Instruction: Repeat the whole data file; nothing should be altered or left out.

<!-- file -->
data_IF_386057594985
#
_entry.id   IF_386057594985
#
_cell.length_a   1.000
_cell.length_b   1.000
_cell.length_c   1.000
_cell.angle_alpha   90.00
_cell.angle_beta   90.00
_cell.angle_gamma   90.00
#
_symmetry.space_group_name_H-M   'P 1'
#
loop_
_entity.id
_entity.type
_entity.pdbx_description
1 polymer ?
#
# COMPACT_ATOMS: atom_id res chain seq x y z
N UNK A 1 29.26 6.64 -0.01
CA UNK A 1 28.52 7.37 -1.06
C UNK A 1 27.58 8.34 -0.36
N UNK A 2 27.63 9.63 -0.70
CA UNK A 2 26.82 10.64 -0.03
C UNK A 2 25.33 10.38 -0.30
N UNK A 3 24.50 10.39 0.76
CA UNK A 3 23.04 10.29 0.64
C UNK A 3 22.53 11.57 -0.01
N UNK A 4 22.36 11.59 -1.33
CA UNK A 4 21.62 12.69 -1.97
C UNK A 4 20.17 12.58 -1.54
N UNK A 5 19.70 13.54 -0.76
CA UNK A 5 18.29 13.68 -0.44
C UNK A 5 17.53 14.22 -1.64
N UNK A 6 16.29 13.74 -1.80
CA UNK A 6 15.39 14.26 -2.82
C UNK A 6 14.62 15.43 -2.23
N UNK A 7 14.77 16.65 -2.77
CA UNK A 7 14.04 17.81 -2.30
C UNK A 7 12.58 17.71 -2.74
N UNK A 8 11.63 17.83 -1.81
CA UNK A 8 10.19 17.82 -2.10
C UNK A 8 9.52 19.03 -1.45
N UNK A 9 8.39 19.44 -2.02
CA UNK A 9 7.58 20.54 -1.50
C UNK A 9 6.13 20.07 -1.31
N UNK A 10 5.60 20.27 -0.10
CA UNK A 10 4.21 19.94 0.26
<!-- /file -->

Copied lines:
data_IF_386057594985
#
_entry.id   IF_386057594985
#
_cell.length_a   1.000
_cell.length_b   1.000
_cell.length_c   1.000
_cell.angle_alpha   90.00
_cell.angle_beta   90.00
_cell.angle_gamma   90.00
#
_symmetry.space_group_name_H-M   'P 1'
#
loop_
_entity.id
_entity.type
_entity.pdbx_description
1 polymer ?
#
# COMPACT_ATOMS: atom_id res chain seq x y z
N UNK A 1 29.26 6.64 -0.01
CA UNK A 1 28.52 7.37 -1.06
C UNK A 1 27.58 8.34 -0.36
N UNK A 2 27.63 9.63 -0.70
CA UNK A 2 26.82 10.64 -0.03
C UNK A 2 25.33 10.38 -0.30
N UNK A 3 24.50 10.39 0.76
CA UNK A 3 23.04 10.29 0.64
C UNK A 3 22.53 11.57 -0.01
N UNK A 4 22.36 11.59 -1.33
CA UNK A 4 21.62 12.69 -1.97
C UNK A 4 20.17 12.58 -1.54
N UNK A 5 19.70 13.54 -0.76
CA UNK A 5 18.29 13.68 -0.44
C UNK A 5 17.53 14.22 -1.64
N UNK A 6 16.29 13.74 -1.80
CA UNK A 6 15.39 14.26 -2.82
C UNK A 6 14.62 15.43 -2.23
N UNK A 7 14.77 16.65 -2.77
CA UNK A 7 14.04 17.81 -2.30
C UNK A 7 12.58 17.71 -2.74
N UNK A 8 11.63 17.83 -1.81
CA UNK A 8 10.19 17.82 -2.10
C UNK A 8 9.52 19.03 -1.45
N UNK A 9 8.39 19.44 -2.02
CA UNK A 9 7.58 20.54 -1.50
C UNK A 9 6.13 20.07 -1.31
N UNK A 10 5.60 20.27 -0.10
CA UNK A 10 4.21 19.94 0.26